Following in the Footsteps of Jane Austen at Chawton House

Chawton House Snowdrops

If you ever travel to Jane Austen’s House Museum in Chawton, it’s also worth making time to see Chawton House.  Referred to as the ‘Great House’ by Jane Austen, this Elizabethan manor once belonged to her brother Edward, and is now open to the public.  It’s a striking property with a beautiful garden. But more importantly for book lovers, it also houses the research library for the Centre for the Study of Early Women’s Writing, 1600–1830.  In the charity’s own words:

We foster research and understanding of early women writers, restoring them to their rightful place in the history of English literature and enabling them to speak directly to – and inspire – future generations.

I wish I’d read up more about it before we visited, but as we went before the official opening date in early March, we weren’t sure if it would be open.  Luckily for us, the NGS (National Gardening Scheme) was holding a snowdrop open day so we were able to take a peep inside.

Admissions

Chawton House is roughly a 10-15 minute walk from Jane Austen’s House Museum.  Alternatively you can park on the main road at the end of the drive.  The walk up is very picturesque.  You pass the church of St.Nicholas on your right and another ancient building on the left to reach the property.  On the day we went, admissions were via a door on the right-hand side and we paid £10 per adult for access to the house and garden.

We were given a map for the garden, but there didn’t seem to be any fact sheets for kids.  I’m uncertain whether this was because it was an NGS day, or because the house doesn’t really cater for younger visitors at the moment.

The House

The house contains many fascinating features including ‘witch marks’ on walls and a huge map of Georgian London.  There’s much about the Knight family as well, but the main interest stems from their connection with Jane Austen who used to visit Chawton House frequently.  Although there are few remnants of her stay,  it’s clear that she often borrowed books from the Knight Collection, the library belonging to her brother.  The main 2019 exhibition which can be found on the first floor focuses on Jane Austen’s reading and includes the books she had access to and the ones that influenced her writing.  If you’re planning to visit Chawton for literary reasons, then this is an essential because the House Museum only skims over this subject area.

The Library

The library can be accessed via the main entrance hallway/shop. We weren’t sure if this was open to the public or via tour only however as it didn’t seem to be clearly signposted.  The room, although relatively small, is absolutely beautiful and contains many rare works.   There are two main collections:

Women’s writing in English

The library holds unique early editions of works by women during the period 1600-1830 (mostly in English) .  Writers include Penelope Aubin, Aphra Behn, Frances Burney, Maria Edgeworth, Mary Shelley and Mary Wollstonecraft.

The diversity and amount of women’s writing was quite surprising to see as much of this has been hidden away over the years.  One of the Chawton House Library’s main aims is to make this work accessible again and I was delighted to discover that you can read many of the novels online.  There was also a display on Writing Women’s Rights: “The pen in their hands” but we ran out of time to delve into this sadly.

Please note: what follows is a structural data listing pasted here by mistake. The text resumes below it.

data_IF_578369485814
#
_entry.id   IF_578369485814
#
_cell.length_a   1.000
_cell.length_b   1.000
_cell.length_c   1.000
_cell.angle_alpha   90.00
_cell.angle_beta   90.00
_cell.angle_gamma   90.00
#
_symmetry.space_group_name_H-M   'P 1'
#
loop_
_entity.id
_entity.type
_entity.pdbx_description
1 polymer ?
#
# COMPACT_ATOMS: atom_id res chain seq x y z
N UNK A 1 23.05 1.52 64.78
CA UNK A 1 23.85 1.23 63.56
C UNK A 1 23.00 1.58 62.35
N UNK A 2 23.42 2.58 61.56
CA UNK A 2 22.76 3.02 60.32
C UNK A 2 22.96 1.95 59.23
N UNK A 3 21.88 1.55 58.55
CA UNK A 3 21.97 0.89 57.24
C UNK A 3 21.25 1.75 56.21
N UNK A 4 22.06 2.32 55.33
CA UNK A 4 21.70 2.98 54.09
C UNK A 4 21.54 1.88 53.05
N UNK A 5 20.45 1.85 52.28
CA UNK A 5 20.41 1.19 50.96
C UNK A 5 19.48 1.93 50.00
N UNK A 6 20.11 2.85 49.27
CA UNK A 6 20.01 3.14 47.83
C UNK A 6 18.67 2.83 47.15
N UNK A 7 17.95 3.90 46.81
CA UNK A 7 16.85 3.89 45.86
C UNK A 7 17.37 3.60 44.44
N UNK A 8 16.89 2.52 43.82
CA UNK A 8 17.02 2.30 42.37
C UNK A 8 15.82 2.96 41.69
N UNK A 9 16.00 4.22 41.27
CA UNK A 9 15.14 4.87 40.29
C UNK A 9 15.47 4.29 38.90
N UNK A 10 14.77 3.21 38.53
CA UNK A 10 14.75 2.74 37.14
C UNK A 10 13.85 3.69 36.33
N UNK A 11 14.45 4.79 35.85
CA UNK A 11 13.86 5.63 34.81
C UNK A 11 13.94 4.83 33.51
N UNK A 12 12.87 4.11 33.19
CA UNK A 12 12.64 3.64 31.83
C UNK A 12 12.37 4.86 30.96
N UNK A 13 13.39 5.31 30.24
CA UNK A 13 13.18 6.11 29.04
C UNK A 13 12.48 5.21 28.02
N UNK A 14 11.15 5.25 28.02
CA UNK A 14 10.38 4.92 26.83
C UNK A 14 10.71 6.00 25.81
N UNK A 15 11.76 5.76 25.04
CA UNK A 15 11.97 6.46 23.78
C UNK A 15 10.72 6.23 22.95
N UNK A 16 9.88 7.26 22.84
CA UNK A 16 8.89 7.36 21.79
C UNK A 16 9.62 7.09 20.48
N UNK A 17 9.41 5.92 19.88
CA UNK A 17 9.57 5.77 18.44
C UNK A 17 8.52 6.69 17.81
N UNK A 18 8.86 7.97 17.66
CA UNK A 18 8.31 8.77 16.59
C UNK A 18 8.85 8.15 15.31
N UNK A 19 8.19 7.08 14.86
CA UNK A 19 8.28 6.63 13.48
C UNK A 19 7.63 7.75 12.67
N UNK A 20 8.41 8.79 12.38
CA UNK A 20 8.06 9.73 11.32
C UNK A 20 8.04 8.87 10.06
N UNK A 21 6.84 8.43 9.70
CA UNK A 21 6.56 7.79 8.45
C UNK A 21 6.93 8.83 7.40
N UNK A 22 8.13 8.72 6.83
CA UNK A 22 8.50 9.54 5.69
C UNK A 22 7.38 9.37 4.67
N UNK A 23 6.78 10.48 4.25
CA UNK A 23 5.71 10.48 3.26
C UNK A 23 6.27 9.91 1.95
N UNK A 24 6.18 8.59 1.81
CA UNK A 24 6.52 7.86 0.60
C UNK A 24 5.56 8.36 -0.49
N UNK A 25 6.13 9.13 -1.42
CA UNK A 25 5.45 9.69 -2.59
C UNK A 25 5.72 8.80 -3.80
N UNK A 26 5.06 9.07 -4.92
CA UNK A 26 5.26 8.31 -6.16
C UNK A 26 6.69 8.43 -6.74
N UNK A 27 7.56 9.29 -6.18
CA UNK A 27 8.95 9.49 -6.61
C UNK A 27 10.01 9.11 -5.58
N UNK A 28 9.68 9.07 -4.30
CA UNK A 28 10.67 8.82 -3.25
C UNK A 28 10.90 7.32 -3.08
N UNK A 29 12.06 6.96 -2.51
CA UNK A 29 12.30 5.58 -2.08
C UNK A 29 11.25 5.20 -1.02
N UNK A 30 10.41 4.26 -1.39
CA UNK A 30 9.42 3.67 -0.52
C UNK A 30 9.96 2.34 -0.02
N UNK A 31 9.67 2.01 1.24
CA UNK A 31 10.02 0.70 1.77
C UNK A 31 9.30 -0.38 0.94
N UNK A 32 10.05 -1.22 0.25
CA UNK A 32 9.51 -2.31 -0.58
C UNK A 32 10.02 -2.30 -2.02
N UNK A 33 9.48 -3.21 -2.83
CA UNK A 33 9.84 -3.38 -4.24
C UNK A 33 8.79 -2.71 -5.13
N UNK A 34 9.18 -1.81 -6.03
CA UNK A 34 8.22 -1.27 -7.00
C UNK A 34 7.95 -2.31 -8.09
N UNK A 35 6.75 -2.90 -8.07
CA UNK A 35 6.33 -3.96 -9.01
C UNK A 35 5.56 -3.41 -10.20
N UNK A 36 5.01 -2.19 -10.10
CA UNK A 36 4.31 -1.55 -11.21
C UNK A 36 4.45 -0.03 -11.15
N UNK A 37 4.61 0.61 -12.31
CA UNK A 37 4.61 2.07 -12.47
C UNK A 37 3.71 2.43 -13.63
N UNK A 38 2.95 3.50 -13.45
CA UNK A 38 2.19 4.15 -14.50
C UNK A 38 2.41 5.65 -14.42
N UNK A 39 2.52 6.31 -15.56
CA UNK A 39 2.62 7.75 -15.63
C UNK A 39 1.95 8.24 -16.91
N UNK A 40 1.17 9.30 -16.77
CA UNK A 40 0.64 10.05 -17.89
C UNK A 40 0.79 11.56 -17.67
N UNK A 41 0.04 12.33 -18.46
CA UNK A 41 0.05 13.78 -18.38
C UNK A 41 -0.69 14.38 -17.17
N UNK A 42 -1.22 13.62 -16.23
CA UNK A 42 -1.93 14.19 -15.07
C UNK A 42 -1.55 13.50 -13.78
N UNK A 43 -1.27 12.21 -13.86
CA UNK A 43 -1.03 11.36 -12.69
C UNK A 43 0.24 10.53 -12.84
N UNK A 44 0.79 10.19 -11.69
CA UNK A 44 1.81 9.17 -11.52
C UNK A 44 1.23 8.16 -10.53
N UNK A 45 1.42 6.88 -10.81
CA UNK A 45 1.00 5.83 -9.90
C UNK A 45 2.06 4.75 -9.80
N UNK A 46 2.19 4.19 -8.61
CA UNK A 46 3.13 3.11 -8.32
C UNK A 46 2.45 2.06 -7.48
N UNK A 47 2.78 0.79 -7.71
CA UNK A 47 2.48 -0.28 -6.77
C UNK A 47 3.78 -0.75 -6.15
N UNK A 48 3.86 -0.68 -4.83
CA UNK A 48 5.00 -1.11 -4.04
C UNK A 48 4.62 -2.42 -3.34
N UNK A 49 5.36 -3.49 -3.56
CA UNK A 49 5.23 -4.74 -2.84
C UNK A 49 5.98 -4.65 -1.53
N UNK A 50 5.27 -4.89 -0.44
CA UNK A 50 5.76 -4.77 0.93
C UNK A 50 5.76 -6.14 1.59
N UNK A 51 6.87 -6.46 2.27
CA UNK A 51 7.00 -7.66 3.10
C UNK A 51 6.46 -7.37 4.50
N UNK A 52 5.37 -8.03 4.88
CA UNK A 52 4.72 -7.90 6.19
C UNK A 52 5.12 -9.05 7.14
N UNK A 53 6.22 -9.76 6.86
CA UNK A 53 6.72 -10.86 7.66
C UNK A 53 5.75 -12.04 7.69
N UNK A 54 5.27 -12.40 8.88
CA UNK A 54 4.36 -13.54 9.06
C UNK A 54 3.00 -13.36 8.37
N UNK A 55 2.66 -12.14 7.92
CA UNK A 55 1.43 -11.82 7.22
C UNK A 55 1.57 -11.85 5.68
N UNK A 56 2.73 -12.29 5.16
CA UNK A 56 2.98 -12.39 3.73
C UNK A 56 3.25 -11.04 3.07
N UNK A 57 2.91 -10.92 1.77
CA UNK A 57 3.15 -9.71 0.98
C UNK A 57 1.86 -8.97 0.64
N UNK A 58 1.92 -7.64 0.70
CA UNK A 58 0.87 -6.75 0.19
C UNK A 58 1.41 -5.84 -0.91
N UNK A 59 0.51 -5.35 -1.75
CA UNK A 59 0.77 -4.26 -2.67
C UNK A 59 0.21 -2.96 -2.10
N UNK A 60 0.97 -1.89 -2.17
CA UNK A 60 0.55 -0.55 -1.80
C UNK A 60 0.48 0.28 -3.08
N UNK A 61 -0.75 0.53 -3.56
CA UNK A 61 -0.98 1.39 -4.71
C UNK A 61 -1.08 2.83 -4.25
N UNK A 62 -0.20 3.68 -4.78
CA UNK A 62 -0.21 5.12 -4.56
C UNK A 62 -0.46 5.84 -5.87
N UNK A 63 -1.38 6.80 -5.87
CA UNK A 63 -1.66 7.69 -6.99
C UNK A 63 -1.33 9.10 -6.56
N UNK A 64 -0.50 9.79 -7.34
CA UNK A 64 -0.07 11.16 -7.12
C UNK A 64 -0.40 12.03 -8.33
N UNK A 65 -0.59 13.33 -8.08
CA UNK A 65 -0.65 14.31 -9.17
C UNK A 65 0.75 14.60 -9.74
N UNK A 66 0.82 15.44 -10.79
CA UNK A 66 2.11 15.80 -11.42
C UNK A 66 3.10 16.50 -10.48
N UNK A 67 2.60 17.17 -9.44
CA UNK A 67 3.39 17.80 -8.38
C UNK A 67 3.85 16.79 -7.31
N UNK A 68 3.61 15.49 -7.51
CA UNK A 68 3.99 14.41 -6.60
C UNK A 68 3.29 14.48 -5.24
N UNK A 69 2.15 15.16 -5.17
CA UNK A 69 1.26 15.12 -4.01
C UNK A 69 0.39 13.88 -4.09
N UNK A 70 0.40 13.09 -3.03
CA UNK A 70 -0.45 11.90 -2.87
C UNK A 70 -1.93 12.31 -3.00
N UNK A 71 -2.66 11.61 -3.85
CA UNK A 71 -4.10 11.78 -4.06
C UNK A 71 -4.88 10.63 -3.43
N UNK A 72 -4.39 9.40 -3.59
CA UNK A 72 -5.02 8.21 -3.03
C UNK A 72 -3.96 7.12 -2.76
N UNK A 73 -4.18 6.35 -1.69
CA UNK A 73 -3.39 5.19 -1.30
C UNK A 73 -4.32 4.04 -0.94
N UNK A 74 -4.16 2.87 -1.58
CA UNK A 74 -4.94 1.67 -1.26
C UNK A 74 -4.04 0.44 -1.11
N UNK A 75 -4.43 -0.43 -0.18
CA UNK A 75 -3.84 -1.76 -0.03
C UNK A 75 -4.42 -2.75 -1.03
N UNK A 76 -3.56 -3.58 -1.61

The Knight Collection

This contains the Knight Family private collection which dates from the 1500s. It includes many titles which were read by Jane Austen while at Chawton House. She refers to one of these, Fordyce’s Sermons in Pride and Prejudice.  You can view the catalogue here.

The Garden

Jane Austen fans will recognise the English Landscape style gardens from her novels.  The lawn, the ‘wilderness’ and the ‘ha-ha’ are all features which crop up in her books.

The two terraces both bear evidence of the influence of Sir Edwin Lutyens who was a friend of the family.  There’s also a lovely Walled Garden which was built by Edward Austen, and mentioned in Jane Austen’s letters.  When we visited, the snowdrops were out in force and the walks were very busy.  It’s definitely a garden for all seasons.

We left Chawton House feeling as if we’d found another piece of the Jane Austen jigsaw.  Although there was a sense that the charity is still building it’s identity, it has lots to offer both serious and casual visitors.  However, I wouldn’t say that this is particularly set up for families quite yet.  We noticed a tiny dress-up area and the guides were friendly, but there didn’t seem to be any quizzes or trails to follow.  If you’re planning to go with kids, it’s probably better to pick one of the days when they hold special children’s events.  Saying that, we absolutely loved our visit and would jump at the chance to return.

Additional Information

  • Cost House & Garden:  £10 for adults, £5 for 6-16 year olds, £8 for students, £8 for 65+, £3 disabled (carer free), £24 family ticket (2 adults & 3 kids)
  • Opening Times:  7 days a week (4 March – 16 Dec) 11.00-16.30 (check the What’s On page for special days)
  • Equipment: None needed
  • Time Taken:  1.5 hours
  • Facilities: Toilets in the house
  • Accessibility: The ground floor Library Reading Room, the Great Hall, Old Kitchen, and Library Terrace Gardens are accessible.  Wheelchair users will need assistance if visiting alone.
  • Food: We brought a picnic on our day out, but the house serves lunch and snacks in the Old Kitchen Tearoom.
  • Nearby Attractions: Jane Austen’s House Museum is 15 minutes walk away.
  • Accommodation:  We stayed at the Winchester Premier Inn in Winchester.

If you’ve enjoyed this guide, then you might like to see our other Literary Travel posts.

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